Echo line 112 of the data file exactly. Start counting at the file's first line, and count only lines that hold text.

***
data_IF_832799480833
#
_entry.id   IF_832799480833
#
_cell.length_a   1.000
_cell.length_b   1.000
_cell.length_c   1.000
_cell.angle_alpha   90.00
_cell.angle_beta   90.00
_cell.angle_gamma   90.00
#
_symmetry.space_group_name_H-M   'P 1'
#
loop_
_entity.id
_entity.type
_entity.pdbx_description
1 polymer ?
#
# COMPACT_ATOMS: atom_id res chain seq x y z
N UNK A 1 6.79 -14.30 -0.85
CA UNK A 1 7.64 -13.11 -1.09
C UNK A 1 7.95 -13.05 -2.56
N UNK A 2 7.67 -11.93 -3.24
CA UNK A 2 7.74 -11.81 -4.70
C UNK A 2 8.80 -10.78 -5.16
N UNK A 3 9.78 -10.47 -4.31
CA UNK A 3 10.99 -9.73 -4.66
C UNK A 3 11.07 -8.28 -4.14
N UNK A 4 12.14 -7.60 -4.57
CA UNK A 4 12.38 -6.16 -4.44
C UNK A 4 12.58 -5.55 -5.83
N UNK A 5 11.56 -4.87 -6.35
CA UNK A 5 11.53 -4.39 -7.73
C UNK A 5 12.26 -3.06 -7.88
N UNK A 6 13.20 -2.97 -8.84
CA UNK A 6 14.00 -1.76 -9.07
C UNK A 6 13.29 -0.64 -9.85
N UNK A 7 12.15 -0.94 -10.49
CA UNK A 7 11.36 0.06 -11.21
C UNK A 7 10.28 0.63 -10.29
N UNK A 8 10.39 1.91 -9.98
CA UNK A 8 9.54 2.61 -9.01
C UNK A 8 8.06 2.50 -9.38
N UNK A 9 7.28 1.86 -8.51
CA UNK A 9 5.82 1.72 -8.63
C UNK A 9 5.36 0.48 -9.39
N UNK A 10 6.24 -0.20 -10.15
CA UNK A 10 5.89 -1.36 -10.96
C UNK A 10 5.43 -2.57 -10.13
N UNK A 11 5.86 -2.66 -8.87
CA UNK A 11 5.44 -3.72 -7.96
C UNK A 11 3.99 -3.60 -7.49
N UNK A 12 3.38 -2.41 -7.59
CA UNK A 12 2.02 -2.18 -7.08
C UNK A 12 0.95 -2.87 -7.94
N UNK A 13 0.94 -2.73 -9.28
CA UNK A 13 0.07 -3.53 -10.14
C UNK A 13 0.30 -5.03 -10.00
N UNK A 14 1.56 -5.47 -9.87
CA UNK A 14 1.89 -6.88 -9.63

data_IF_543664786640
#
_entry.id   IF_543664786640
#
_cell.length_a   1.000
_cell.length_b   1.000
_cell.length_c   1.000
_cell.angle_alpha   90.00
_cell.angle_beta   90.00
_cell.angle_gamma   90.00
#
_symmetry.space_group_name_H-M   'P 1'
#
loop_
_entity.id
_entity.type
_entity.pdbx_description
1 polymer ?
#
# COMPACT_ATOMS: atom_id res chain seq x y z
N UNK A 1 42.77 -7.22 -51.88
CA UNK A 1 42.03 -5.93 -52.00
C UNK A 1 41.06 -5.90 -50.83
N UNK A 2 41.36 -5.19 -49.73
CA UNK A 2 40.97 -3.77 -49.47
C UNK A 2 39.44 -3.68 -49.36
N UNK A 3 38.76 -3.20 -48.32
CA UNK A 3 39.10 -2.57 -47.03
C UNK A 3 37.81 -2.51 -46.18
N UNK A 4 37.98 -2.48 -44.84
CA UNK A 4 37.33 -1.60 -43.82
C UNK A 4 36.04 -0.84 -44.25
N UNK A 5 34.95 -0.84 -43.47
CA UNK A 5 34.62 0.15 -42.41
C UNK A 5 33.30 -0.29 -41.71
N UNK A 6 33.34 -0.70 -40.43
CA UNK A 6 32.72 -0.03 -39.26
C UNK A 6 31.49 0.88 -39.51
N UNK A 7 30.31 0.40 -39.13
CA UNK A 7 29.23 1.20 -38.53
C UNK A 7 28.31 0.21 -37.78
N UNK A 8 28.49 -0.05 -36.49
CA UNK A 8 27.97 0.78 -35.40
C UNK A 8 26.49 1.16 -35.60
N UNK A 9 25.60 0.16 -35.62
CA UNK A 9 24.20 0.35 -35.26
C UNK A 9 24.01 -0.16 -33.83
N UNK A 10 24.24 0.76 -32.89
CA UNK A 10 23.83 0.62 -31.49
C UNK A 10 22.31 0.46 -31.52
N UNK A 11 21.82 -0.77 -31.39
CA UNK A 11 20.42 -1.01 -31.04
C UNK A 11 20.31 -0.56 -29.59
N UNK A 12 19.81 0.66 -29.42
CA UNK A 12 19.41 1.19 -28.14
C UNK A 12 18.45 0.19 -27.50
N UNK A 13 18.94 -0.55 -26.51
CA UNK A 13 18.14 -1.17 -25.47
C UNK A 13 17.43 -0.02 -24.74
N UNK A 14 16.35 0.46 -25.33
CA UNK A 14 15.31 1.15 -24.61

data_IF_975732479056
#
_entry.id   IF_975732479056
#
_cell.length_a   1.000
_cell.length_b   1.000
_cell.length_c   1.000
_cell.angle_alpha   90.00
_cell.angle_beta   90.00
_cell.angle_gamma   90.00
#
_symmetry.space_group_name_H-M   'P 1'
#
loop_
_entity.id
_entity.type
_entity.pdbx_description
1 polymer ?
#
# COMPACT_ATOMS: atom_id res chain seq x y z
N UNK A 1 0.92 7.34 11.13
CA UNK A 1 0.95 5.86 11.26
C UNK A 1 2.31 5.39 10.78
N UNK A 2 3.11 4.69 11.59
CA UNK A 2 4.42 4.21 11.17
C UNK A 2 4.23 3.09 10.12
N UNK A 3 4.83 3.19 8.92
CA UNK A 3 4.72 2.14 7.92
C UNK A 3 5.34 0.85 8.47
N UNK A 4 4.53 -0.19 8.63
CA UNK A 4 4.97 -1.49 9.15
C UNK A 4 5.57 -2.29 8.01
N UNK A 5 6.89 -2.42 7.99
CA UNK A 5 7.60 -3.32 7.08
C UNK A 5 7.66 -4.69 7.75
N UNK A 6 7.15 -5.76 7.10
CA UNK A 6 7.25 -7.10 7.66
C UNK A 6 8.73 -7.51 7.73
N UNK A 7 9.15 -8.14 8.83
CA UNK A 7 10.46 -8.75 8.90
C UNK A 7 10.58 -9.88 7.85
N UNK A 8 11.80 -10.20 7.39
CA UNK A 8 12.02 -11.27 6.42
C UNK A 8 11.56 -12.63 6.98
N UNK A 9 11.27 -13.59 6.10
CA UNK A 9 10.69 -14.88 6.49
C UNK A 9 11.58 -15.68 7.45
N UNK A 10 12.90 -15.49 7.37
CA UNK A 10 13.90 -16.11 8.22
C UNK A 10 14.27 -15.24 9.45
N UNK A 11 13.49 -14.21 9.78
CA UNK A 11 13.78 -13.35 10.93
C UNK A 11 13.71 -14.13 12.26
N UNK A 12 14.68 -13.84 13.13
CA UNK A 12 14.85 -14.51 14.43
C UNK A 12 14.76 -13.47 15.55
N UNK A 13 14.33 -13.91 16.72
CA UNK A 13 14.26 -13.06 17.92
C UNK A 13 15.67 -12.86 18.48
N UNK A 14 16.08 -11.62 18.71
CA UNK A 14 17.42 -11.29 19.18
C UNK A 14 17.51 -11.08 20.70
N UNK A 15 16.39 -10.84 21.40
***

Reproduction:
N UNK A 11 21.82 -0.77 -31.39